Costa Rica suspends visas for Cubans, leaves regional group to lack of help from neighbors

Costa Rica will suspend visas to Cuban migrants trying to head north to the U.S. after yet another failure Friday to broker a deal with neighbors that would create a corridor through Central America allowing them to pass.

The visas will stop as of Saturday, President Luis Guillermo Solis said after returning from a meeting of the regional Central American Integration System in El Salvador.

Costa Rica also suspended its participation in the group to protest the lack of help from its neighbors in dealing with Cubans stranded within its borders.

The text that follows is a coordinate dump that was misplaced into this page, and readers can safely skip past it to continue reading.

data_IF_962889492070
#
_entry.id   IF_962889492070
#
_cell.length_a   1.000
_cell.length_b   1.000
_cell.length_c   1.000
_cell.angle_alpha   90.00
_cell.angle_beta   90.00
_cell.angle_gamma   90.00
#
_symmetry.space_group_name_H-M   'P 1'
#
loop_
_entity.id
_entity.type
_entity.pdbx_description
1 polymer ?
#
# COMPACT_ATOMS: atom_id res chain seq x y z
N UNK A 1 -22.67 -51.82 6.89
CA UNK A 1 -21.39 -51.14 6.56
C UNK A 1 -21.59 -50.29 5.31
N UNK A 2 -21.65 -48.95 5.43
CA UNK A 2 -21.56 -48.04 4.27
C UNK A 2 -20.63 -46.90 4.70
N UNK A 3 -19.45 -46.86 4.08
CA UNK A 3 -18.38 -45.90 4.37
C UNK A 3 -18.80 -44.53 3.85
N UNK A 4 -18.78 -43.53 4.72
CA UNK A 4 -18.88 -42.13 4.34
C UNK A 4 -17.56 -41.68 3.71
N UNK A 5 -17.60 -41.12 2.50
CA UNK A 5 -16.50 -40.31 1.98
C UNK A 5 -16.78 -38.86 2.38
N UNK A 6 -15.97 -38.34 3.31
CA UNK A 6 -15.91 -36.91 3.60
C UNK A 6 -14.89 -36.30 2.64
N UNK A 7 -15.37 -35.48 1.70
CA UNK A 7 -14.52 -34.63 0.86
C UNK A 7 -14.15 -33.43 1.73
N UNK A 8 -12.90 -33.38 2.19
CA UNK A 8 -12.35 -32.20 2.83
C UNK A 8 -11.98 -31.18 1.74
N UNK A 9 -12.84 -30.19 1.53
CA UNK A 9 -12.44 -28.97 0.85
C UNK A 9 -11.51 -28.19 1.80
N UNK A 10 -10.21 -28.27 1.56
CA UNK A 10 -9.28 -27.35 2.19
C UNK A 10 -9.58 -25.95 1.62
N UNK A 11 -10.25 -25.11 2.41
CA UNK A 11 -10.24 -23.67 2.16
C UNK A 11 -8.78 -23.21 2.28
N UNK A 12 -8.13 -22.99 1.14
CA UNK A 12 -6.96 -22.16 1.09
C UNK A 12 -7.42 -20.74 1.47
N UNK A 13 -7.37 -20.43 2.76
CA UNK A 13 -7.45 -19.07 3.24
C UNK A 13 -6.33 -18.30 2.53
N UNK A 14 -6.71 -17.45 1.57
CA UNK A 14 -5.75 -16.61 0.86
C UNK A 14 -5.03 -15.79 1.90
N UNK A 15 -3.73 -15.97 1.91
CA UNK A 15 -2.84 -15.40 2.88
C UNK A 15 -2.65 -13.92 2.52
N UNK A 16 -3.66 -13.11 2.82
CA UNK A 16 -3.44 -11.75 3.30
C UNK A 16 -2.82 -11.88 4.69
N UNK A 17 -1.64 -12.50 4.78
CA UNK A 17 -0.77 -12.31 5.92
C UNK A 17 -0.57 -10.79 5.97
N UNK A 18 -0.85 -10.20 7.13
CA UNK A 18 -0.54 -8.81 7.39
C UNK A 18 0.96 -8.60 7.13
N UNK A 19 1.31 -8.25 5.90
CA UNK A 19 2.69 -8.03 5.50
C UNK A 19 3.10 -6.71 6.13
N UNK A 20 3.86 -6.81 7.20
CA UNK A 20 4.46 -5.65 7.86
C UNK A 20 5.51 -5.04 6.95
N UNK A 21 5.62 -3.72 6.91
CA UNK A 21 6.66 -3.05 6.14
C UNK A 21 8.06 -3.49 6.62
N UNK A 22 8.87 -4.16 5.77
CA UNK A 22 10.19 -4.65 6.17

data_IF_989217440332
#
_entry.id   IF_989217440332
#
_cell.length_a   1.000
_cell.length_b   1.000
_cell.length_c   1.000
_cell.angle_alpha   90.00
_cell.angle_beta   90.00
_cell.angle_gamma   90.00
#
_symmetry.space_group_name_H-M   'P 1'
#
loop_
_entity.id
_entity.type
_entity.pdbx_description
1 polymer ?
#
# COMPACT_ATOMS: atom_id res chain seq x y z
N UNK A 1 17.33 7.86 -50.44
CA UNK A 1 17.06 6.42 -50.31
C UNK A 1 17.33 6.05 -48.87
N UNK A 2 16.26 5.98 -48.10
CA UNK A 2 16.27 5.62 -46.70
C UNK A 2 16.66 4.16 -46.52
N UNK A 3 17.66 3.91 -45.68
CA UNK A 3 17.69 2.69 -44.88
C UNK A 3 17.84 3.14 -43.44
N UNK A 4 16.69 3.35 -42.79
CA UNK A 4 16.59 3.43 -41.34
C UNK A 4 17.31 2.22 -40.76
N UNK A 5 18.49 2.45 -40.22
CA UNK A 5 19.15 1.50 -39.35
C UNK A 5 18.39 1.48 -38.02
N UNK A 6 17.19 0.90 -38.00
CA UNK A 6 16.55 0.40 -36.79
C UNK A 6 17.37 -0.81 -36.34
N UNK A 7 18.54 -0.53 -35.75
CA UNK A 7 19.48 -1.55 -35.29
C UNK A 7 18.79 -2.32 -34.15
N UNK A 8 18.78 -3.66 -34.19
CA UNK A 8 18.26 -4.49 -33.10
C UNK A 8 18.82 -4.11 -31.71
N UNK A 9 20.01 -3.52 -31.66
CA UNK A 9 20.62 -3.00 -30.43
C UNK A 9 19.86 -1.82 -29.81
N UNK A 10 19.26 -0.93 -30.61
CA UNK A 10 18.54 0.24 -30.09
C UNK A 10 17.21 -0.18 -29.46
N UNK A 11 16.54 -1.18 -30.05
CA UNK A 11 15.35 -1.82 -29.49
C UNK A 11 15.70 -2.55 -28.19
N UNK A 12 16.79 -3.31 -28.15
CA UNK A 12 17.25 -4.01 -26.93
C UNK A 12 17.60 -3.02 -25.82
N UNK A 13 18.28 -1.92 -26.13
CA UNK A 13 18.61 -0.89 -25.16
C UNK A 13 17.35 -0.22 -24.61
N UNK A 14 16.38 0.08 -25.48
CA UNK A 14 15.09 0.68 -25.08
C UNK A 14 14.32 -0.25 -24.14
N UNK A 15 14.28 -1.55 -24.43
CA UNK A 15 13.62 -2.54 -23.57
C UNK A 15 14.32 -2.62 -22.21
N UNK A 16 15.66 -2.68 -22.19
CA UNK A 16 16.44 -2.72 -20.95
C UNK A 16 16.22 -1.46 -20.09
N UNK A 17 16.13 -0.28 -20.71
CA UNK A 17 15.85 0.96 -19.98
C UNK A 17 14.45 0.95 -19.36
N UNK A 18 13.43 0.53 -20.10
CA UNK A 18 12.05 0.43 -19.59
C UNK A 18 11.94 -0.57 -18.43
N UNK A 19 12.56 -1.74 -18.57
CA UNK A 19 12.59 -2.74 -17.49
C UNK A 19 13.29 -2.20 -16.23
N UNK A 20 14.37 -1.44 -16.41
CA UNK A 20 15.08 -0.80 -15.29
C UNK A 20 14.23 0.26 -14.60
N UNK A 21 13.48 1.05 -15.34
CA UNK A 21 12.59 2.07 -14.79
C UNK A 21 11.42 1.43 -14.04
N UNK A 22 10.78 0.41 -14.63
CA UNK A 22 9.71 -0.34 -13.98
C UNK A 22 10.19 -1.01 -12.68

The country has nearly 6,000 Cuban migrants, many stuck in makeshift shelters, since Nicaragua refused in mid-November to let them pass through its territory on their way north toward the United States. Some 2,000 more at the Panama border will be the last to get visas, said Kattia Rodriguez, Costa Rica's migration director.

"Please do not come to Costa Rican territory. If you do, you will be deported," Solis said, lamenting that the country had to make the decision after Belize, Guatemala and Nicaragua failed to help come up with a solution.

Thousands of Cubans are migrating through Central America in fear that warming U.S.-Cuban relations could end their special immigration privileges in the United States.

Costa Rica brought up the topic at the trade meeting of Central America's leaders in El Salvador, and Solis spoke later in the day from San Jose. He said his government will suspend participation in the group.